The Very First Record Dealer

RockadelicRockadelic Out Digging 13,993 Posts
edited June 2006 in Strut Central
Watchin' the Mavs, drinking some beer and thought I'd share a story.....When I started to dig seriously it was 1980 and I was living in Dallas. As I met more and more local collectors I kept on hearing about "Taylor's". Taylor's was where all the heavy collectors and Euro dealers went to when they were in the D/FW area. He operated out of three houses in Fort Worth, the LP house, the 45 house and the 78 house. I didn't actually get to go to Mr. Taylor's place until 1983 and the LP house was a psychedelic goldmine.....not only rare LP's of all sorts, but multiple copies of many of them. I continued to buy LP's there up until '88 or so, still finding great stuff.I never spent much time in the '45 House as it was well picked over by that point. The '78 House was more like a barn with probably 500,000+ 78's. I got to pull a lot of Post-War Blues and R&B at a buck a piece but I spent most of my time and money in the LP house.It was a house built in the 40's-50's and every room in the house had wall to wall, floor to ceiling shelves filled with LP's. Probably 2,000 square feet and nearly a million LP's. I got to be pretty friendly with Mr. Taylor who was an amazing guy. By the time I met him he was in his late 80's....he lived 10 more years. John was an Arthur Murray Dance Instructor in the 30's -50's and continued to dance regularly into his 90's. When he was teaching some of his students asked him where they could get the music he was using so they could practice at home. John began buying up overstock records from distributors as well as used Jukebox records and selling them to his classes, and soon to classes all over the country.He was honest and friendly and always had a great story. As far as I know he was the very first record dealer.Shortly after he died one of the houses burned down......some dudes from one of the Carolina's bought all the 78's and John's son continued to do mail order for many years as "John's Boy Records".And while I've been writing this the Mav's have shaved a 10 point deficit to 3!!!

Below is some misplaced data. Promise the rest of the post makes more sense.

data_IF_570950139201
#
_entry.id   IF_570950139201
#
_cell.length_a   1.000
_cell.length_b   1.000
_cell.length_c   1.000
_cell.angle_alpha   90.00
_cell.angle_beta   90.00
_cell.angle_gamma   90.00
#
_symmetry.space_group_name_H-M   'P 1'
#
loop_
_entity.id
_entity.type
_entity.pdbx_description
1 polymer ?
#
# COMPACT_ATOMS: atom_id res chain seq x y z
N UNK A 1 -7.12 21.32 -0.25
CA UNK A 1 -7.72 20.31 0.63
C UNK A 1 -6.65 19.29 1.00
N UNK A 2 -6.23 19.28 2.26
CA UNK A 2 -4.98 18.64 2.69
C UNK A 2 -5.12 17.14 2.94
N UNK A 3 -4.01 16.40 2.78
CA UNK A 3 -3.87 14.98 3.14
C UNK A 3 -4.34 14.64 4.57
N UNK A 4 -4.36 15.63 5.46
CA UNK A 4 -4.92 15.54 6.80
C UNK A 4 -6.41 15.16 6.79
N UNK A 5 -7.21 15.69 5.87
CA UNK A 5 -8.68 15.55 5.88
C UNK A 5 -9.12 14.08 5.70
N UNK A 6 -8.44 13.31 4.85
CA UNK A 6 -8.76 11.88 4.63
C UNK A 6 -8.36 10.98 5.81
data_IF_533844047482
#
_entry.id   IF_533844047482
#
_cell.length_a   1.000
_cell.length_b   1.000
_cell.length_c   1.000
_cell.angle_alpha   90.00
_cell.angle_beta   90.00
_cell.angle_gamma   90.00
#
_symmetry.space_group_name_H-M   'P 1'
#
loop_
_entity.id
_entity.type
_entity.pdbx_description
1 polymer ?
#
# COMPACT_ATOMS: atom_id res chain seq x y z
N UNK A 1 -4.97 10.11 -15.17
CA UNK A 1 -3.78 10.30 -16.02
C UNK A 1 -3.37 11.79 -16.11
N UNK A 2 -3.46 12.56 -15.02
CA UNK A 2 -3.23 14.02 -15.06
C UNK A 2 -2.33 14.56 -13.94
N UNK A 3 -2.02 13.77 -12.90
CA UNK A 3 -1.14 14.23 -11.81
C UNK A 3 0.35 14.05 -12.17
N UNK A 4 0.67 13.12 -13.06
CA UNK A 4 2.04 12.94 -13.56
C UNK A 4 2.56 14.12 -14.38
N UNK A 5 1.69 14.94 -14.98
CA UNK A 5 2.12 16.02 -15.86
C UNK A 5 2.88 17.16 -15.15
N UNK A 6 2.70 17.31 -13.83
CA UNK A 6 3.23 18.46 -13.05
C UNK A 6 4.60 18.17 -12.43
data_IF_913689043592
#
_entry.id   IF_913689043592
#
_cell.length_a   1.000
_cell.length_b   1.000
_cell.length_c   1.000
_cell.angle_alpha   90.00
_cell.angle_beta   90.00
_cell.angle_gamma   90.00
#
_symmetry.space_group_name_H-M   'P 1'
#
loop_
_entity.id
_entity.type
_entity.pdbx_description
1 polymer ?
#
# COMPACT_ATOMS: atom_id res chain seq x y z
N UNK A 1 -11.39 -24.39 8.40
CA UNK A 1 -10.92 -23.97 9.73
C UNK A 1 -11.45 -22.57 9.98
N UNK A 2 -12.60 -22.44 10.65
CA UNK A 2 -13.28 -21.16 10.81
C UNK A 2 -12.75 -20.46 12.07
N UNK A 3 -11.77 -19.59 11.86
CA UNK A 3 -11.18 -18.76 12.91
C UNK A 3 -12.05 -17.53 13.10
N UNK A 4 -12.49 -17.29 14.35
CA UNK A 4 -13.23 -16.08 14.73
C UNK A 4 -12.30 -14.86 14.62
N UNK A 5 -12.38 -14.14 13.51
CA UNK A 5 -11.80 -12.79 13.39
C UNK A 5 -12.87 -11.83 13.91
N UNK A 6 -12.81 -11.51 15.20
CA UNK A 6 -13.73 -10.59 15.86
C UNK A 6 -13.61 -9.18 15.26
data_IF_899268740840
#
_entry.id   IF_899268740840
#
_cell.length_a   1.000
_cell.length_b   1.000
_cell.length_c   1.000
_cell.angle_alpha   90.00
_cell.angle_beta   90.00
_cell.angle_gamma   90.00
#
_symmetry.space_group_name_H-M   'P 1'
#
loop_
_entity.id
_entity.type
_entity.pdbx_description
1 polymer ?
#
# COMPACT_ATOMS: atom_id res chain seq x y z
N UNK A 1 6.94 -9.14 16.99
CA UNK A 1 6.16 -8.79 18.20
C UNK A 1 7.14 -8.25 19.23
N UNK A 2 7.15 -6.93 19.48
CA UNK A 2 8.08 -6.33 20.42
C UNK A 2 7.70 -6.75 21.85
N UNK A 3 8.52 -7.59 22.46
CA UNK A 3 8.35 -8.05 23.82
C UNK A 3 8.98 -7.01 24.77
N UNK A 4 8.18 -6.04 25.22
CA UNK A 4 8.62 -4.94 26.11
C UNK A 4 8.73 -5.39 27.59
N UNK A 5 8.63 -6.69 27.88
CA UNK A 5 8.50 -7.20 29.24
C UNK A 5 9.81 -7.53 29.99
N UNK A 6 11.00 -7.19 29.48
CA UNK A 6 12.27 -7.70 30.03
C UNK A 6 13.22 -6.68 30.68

Comments


  • Excellent story thanks for sharing.

    I wish I could visit those houses in their prime, ah well. Closest thing I can think of is House of Guitars in my native Rochester, NY. But that place is a MESS and they don't let people into the record room anymore since it's a fire hazard. I'm sure it's been well picked over anyway. From what I understand though they do a pretty good job of rotating their floor stock.

    The bit about his son continuing the biz is nice too, 'specially with father's day coming up.

  • ExtraExtraExtraExtra 209 Posts
    This reminds me of a book a read a while back called "Exploding" by Stan Cornyn. It's a really detailed and well written book about this guys who has been down in the recording industry since day one. He talks about all the releases he was involved in from something like 1930 to 1996. He got his start writing the bios on the back of the sleeves.

    Has anyone read/heard about it?

  • LuckyLaneLuckyLane 35 Posts
    He got his start writing the bios on the back of the sleeves.

    I was just pontificating to the wife how one of the world's great losses is today's lack of bios on the sleeves. Reading some obscure radio DJ weigh in about the artist's past, present, and future...there's just something better about a world where that exists.

    Plus you get a lot of really cool outdated slang on that stuff.

  • MrSeanMrSean 57 Posts

    John's son continued to do mail order for many years as "John's Boy Records".

    Thanks for the great story. I didnt know that full background. And yeah Rich Taylor, the son, is still around and still puts out a paper auction list of 45s about 3 or 4 times a year. Some decent funk and soul 45s have been had from there over the last 5 years.

  • SooksSooks 710 Posts

    John's son continued to do mail order for many years as "John's Boy Records".

    Thanks for the great story. I didnt know that full background. And yeah Rich Taylor, the son, is still around and still puts out a paper auction list of 45s about 3 or 4 times a year. Some decent funk and soul 45s have been had from there over the last 5 years.

    Thanks Rock, that's an interesting story... I never knew that about Rich Taylor - I've bought some good 45s from John's Boy.

  • ExtraExtraExtraExtra 209 Posts
    He got his start writing the bios on the back of the sleeves.

    I was just pontificating to the wife how one of the world's great losses is today's lack of bios on the sleeves. Reading some obscure radio DJ weigh in about the artist's past, present, and future...there's just something better about a world where that exists.

    Plus you get a lot of really cool outdated slang on that stuff.

    If I remember correctly, the dude said the band responsible for putting an end to the back bios was Grateful Dead. They thought Pyscadelic Pics would be cooler, which in some cases is true I guess.


  • John's son continued to do mail order for many years as "John's Boy Records".

    Thanks for the great story. I didnt know that full background. And yeah Rich Taylor, the son, is still around and still puts out a paper auction list of 45s about 3 or 4 times a year. Some decent funk and soul 45s have been had from there over the last 5 years.

    Thanks Rock, that's an interesting story... I never knew that about Rich Taylor - I've bought some good 45s from John's Boy.

    I just got a package from Rich earlier this week. I was always curious where all those 45s came from and now I know.
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